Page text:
Review: Doctor Who – Scourge of the Cybermen

Review by Michael Goleniewski

Under the seas of an alien world, the Third Doctor and Sarah Jane Smith have landed in a gigantic sea-base city run entirely by scientists working to clean up the planet. From cleaning up pollution to creating clean energy, these beings are working for the good of the entire population and of course, the TARDIS team is more than happy to help. While the Doctor is busy in his duties and work, Sarah Jane Smith puts herself on the case of some potentially dangerous issues such as flickering lights that hint at something going precariously wrong and staff members going missing in the deeper parts of the facility. An ominous recording captured on the security cameras portends the arrival of a force stalking and waiting in the depths of the base to make its attack, one which the Doctor is intimately familiar with and rightfully horrified of. The Cybermen have arrived and are working to gain a foothold in this world and its resources by any means necessary and this time they may have outsmarted even the Doctor in their attempts to conquer…..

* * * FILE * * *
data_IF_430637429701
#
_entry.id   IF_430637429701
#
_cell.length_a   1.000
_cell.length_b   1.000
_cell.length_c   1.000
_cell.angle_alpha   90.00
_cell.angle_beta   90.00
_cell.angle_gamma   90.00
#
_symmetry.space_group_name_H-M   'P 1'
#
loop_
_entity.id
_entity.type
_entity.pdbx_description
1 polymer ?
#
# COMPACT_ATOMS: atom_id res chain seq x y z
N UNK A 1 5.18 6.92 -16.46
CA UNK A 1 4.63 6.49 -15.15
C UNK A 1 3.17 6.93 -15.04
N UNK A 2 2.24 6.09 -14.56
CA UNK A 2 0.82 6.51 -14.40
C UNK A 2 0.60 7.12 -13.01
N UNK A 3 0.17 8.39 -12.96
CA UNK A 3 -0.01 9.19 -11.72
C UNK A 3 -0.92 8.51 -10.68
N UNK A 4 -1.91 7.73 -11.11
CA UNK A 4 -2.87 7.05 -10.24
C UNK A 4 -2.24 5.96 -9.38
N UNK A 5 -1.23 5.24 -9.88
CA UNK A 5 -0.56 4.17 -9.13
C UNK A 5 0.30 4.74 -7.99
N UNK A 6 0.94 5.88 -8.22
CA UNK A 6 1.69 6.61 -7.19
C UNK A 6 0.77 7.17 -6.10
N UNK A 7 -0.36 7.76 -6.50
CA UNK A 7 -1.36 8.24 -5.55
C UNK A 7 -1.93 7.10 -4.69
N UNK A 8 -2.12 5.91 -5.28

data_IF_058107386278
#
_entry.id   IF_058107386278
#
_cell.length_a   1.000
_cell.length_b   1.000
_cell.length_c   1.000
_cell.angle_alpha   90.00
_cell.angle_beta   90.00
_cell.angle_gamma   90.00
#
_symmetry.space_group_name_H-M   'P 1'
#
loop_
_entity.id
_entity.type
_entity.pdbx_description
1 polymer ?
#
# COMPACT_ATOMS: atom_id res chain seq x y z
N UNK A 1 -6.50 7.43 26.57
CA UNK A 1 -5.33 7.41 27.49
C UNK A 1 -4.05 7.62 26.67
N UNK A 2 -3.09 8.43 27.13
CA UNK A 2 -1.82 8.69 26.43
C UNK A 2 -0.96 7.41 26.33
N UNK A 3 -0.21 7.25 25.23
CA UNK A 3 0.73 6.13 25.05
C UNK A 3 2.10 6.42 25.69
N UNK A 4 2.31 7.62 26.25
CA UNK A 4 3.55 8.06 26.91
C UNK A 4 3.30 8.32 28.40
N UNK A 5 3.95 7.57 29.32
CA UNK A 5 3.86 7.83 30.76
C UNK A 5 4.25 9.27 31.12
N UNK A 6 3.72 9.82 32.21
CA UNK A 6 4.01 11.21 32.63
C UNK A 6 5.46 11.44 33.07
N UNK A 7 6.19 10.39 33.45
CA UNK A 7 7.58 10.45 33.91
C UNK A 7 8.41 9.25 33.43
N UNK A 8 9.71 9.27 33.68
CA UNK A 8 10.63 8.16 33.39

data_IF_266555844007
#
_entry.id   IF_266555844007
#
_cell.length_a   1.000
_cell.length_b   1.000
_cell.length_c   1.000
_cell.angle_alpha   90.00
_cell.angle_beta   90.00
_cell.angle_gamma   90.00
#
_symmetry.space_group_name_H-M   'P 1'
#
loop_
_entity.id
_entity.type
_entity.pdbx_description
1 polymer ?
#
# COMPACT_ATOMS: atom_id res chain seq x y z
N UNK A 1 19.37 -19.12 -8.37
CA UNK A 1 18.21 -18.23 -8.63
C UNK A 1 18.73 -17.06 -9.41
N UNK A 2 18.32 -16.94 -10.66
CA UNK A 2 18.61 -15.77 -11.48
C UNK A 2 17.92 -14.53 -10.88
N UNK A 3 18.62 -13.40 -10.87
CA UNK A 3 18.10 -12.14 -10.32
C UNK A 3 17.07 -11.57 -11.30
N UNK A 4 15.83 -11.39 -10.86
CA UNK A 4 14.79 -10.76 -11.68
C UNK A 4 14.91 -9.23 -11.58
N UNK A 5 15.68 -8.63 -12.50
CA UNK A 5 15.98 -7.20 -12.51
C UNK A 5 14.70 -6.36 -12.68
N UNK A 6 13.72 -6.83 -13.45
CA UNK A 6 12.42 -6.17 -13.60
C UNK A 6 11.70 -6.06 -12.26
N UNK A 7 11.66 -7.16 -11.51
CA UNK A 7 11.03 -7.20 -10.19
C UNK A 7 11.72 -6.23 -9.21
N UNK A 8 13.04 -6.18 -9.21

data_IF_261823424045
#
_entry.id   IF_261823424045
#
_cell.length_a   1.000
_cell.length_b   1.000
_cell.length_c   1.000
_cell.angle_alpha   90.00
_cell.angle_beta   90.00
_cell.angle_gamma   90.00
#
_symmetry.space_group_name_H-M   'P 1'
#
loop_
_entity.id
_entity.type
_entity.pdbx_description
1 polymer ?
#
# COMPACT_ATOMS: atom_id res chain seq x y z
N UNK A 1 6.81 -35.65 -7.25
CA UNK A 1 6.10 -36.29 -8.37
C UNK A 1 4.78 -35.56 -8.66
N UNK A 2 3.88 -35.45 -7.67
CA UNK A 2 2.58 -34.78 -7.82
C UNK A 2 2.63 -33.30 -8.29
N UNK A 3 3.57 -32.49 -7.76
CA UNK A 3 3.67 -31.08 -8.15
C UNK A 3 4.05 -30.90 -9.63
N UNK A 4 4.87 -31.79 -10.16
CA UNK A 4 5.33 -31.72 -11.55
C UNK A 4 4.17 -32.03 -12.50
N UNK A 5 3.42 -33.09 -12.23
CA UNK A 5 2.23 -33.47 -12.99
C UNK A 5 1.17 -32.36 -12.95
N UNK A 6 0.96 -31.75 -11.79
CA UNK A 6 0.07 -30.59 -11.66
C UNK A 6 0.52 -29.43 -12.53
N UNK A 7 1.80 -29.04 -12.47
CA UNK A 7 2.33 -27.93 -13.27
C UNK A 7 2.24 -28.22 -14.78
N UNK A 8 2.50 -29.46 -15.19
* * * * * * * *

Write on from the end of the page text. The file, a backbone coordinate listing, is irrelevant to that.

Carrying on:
“Scourge of the Cybermen” is the first of a new line of Big Finish audio releases entitled “The Audio Novels” that are meant to serve as audiobook representations of new stories that are supposed to be “authentic in every way to the era” as stated by producer David Richardson on the range’s main page. It’s an odd beast of a release that has the vibe, energy, and intention of an extended Short Trip or someone reading one of the Target novelisations out loud to you though some aspects do work well in making it more interesting than a usual audiobook. Namely, the appropriate sound design, music, and effects by Steve Foxon do just enough to make it feel like an ‘enhanced’ audiobook experience while still including many standard elements of the format small breaks between hours akin to chapters of a book, audiobook, or other Big Finish dramas. In that regard, it certainly fulfils the goal that Richardson had in mind and the pitch of pitting the Third Doctor against a foe he never encountered on screen is also admirably worked to great effect.